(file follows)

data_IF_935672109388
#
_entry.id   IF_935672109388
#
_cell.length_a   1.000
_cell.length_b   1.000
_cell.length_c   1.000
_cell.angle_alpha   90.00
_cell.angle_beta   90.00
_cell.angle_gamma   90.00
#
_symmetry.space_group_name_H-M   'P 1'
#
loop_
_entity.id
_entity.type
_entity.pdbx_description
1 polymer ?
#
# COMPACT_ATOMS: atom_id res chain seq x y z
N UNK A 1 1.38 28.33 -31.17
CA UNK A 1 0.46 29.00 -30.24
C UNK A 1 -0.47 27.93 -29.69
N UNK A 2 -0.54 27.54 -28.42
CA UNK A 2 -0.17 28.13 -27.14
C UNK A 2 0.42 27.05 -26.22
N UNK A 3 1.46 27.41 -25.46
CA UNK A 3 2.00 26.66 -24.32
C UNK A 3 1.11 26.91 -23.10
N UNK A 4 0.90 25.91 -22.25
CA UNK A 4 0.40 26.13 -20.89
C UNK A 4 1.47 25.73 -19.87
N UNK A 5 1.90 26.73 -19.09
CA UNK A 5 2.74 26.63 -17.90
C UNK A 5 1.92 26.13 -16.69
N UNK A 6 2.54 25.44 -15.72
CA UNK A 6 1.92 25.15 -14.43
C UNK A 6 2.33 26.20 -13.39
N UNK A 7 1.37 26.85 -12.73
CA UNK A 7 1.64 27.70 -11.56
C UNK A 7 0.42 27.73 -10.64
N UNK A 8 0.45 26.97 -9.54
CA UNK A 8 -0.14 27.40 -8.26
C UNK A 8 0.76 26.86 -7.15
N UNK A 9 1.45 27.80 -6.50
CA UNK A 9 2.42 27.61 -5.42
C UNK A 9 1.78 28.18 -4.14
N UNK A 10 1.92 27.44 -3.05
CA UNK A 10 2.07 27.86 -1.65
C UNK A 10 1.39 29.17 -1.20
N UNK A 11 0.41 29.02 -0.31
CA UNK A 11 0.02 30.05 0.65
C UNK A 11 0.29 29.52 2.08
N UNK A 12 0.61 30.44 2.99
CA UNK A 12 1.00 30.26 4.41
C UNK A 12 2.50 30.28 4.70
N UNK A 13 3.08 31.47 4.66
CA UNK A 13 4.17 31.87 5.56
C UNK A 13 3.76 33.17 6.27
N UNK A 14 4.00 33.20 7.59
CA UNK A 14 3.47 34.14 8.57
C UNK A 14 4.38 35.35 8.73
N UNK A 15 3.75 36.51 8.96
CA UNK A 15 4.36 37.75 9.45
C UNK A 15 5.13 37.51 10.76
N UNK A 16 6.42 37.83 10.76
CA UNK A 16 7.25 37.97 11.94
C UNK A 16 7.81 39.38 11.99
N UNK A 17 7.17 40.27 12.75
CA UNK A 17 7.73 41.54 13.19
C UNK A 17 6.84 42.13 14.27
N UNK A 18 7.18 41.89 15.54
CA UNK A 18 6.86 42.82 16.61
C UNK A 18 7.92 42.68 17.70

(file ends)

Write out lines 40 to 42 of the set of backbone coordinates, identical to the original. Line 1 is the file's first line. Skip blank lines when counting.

CA UNK A 7 1.64 27.70 -11.56
C UNK A 7 0.42 27.73 -10.64
N UNK A 8 0.45 26.97 -9.54